As such, the recent Guidance does not change the coding specificity required by the NCDs and LCDs. Coverage policies that currently require a specific diagnosis under ICD-9 will continue to require a specific diagnosis under ICD-10. It is important to note that these policies will require no greater specificity in ICD-10 than was required in ICD-9, with the exception of laterality, which does not exist in ICD-9. LCDs and NCDs that contain ICD-10 codes for right side, left side, or bilateral do not allow for unspecified side. The NCDs and LCDs are publicly available and can be found at

8. Q: Are technical component (TC) only and global claims included in this same CMS/AMA guidance because they are paid under the Part B physician fee schedule?

A: Yes, all services paid under the Medicare Fee-for-Service Part B physician fee schedule are covered by the guidance.

9. Q: Do the ICD-10 audit and quality program flexibilities extend to Medicare fee-for-service prior authorization requests?

A: No, the audit and quality program flexibilities only pertain to post payment reviews. ICD-10codes with the correct level of specificity will be required for prepayment reviews and prior authorization requests.


10. Q: If a Medicare paid claim is crossed over to Medicaid for a dual-eligible beneficiary, is Medicaid required to pay the claim?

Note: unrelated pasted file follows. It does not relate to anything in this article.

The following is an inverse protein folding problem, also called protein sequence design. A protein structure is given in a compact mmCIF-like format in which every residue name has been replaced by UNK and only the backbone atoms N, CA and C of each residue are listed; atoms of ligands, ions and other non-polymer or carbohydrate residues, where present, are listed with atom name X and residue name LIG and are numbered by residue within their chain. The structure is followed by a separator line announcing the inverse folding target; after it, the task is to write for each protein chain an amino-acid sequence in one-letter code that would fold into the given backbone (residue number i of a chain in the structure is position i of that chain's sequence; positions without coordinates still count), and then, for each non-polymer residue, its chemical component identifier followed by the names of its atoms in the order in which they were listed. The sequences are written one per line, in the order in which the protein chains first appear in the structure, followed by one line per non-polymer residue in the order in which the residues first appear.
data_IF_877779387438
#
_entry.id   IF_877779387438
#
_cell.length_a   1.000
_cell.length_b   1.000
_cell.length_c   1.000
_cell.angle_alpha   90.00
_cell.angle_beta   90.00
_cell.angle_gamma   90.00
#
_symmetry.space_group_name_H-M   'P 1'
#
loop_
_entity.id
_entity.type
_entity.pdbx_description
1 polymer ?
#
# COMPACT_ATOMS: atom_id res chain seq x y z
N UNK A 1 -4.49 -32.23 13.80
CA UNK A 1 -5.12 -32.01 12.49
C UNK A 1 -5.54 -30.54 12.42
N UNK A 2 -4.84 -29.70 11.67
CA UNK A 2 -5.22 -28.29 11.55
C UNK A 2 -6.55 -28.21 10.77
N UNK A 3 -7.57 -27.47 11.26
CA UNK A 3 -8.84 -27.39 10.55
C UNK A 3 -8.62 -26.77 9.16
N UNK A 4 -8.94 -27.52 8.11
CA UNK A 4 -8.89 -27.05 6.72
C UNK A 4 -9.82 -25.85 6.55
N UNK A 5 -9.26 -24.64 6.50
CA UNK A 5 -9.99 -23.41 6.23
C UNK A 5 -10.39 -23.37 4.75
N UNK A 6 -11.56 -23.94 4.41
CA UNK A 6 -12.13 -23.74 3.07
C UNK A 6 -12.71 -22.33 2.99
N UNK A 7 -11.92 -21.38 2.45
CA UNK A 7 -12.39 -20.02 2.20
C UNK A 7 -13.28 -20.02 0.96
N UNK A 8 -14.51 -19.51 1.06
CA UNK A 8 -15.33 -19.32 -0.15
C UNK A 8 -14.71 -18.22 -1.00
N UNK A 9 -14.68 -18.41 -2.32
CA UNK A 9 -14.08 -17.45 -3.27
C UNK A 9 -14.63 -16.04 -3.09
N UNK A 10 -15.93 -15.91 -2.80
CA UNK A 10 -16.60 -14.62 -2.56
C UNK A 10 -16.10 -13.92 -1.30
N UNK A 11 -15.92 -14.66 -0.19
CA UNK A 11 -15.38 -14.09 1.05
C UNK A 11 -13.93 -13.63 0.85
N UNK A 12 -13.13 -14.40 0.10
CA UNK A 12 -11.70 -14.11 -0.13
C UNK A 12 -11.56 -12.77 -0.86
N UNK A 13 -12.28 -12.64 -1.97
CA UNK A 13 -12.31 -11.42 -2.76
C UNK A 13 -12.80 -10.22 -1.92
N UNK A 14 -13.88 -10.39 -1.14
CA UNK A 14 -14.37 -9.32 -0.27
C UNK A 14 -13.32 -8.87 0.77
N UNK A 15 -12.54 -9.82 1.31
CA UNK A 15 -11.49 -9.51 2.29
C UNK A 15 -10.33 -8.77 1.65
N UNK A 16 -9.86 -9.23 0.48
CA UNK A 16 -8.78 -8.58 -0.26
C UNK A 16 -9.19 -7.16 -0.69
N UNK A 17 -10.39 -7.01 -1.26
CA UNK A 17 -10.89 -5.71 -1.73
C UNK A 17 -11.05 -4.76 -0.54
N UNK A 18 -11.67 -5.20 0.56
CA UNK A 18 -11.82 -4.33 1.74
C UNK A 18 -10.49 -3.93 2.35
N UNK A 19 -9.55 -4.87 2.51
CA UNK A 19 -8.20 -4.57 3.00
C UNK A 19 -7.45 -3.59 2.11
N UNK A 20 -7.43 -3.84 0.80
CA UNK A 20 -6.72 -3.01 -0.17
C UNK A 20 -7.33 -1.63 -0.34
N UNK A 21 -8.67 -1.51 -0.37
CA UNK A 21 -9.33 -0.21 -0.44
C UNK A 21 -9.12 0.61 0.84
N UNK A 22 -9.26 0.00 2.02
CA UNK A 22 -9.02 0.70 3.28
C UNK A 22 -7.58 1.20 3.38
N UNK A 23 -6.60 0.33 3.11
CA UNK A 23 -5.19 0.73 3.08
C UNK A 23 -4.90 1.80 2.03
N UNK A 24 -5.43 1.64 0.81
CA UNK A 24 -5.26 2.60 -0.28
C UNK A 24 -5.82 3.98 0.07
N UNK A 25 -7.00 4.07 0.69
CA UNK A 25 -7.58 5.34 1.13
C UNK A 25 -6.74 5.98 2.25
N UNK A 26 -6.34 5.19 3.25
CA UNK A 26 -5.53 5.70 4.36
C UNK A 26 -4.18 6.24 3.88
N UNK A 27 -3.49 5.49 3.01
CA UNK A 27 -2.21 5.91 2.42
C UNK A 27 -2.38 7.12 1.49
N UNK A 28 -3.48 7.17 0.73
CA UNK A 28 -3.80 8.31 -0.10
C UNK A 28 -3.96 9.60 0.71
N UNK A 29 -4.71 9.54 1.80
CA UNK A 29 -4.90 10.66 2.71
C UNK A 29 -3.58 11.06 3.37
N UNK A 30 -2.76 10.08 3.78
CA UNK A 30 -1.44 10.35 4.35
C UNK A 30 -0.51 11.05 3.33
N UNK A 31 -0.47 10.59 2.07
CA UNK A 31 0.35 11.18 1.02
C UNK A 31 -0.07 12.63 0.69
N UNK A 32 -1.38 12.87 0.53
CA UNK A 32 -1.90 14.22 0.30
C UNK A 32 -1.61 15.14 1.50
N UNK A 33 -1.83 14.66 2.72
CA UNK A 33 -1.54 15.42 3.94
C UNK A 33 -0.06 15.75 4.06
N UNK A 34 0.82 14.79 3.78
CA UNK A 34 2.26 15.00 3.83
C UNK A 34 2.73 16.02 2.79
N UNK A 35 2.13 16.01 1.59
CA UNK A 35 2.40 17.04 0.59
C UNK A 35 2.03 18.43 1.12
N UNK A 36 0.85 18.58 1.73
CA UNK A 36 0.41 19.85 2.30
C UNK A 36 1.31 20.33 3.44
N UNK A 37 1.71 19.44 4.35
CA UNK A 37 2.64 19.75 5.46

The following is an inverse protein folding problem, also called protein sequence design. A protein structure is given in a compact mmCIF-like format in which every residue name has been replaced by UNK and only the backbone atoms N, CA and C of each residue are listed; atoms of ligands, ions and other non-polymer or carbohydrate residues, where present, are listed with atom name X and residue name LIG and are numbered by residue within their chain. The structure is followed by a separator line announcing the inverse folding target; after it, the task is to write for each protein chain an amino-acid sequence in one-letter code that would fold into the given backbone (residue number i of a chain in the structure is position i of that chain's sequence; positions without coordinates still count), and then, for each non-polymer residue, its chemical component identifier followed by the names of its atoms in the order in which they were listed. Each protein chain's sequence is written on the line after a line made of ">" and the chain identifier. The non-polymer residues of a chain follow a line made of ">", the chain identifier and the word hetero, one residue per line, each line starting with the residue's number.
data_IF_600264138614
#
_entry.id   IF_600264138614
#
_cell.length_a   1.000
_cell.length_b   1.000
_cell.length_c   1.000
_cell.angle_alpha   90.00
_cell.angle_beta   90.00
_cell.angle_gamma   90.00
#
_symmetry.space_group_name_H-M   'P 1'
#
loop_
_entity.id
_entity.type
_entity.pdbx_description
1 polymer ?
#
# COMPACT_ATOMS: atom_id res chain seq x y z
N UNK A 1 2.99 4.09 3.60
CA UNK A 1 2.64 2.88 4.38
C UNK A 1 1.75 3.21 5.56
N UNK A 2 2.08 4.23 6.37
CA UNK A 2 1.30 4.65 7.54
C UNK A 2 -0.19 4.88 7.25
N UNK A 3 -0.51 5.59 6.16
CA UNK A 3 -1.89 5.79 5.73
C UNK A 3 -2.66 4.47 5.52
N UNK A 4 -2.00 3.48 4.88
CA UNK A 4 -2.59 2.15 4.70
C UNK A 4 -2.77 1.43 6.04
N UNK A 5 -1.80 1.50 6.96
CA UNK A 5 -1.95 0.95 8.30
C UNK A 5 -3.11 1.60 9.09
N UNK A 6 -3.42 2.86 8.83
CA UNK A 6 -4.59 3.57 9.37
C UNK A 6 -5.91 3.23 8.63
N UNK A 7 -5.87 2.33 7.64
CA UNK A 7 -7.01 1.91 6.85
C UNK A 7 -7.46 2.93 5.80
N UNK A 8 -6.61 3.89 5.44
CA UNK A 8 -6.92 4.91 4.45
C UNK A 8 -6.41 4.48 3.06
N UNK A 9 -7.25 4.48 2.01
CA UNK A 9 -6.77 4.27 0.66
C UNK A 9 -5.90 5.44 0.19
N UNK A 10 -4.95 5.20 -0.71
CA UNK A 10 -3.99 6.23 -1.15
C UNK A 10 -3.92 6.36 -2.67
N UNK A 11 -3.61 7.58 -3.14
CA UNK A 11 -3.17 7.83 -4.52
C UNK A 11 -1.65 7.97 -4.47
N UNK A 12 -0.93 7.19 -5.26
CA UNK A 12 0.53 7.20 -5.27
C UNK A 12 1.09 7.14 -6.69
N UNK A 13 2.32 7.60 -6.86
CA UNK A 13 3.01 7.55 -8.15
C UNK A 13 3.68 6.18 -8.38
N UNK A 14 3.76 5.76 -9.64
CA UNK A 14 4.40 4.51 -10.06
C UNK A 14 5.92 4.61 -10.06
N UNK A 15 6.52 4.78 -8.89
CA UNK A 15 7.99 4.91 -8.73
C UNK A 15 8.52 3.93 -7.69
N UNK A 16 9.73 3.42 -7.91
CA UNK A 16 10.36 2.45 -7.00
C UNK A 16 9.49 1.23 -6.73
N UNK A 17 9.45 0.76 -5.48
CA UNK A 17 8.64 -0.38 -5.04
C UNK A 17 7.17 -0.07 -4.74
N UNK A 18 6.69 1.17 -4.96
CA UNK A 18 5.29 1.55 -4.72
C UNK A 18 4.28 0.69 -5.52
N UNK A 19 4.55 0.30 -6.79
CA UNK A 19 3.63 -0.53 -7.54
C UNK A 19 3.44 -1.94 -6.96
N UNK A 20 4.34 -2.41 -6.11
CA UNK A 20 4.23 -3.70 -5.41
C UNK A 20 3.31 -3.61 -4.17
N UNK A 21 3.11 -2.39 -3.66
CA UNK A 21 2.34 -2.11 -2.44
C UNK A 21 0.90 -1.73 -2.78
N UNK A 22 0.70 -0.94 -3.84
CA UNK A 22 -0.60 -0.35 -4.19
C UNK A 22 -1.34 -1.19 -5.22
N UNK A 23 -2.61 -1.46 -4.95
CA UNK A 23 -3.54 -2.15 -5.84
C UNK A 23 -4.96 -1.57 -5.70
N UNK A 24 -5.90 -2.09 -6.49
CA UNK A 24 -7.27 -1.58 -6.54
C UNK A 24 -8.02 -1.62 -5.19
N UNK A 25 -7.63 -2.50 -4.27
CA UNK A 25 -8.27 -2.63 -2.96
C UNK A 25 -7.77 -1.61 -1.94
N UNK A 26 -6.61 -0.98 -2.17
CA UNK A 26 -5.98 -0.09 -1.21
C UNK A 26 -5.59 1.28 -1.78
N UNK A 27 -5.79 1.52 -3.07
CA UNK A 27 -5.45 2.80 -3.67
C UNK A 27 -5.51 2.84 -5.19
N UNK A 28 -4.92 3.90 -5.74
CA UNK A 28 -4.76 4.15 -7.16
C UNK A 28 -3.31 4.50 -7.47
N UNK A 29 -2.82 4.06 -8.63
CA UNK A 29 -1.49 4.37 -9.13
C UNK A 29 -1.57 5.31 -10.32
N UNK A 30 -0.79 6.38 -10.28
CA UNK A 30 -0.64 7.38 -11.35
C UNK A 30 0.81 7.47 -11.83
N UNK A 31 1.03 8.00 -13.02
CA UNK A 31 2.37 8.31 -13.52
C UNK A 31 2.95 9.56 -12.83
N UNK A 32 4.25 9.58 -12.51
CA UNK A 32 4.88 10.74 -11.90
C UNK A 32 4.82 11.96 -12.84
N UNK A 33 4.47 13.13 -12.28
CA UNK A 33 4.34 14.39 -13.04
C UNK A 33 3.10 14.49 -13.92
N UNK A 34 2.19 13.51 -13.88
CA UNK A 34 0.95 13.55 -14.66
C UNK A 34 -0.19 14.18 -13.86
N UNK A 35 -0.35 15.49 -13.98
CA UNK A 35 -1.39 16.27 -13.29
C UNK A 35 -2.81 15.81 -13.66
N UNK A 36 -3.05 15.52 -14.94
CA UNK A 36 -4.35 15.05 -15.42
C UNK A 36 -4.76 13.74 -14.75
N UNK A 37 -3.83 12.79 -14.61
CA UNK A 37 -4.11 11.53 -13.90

A: State Medicaid programs are required to process submitted claims that include ICD-10 codes for services furnished on or after October 1 in a timely manner. Claims processing verifies that the individual is eligible, the claimed service is covered, and that all administrative requirements for a Medicaid claim have been met. If these tests are met, payment can be made, taking into account the amount paid or payable by Medicare. Consistent with those processes, Medicaid can deny claims based on system edits that indicate that a diagnosis code is not valid.

11. Q: Does this added ICD-10 flexibility regarding audits only apply to Medicare?

A: The official Guidance only applies to Medicare fee-for-service claims from physician or otherpractitioner claims billed under the Medicare Fee-for-Service Part B physician fee schedule. This Guidance does not apply to claims submitted for beneficiaries with Medicaid coverage, either primary or secondary.

12. Q: Will CMS permit state Medicaid agencies to issue interim payments to providers unable to submit a claim using valid, billable ICD-10 codes?

A: Federal matching funding will not be available for provider payments that are not processed through a compliant MMIS and supported by valid, billable ICD-10 codes.

Other Payers

13. Q: Will the commercial payers observe the one-year period of claims payment review leniency for ICD-10 codes that are from the appropriate family of codes?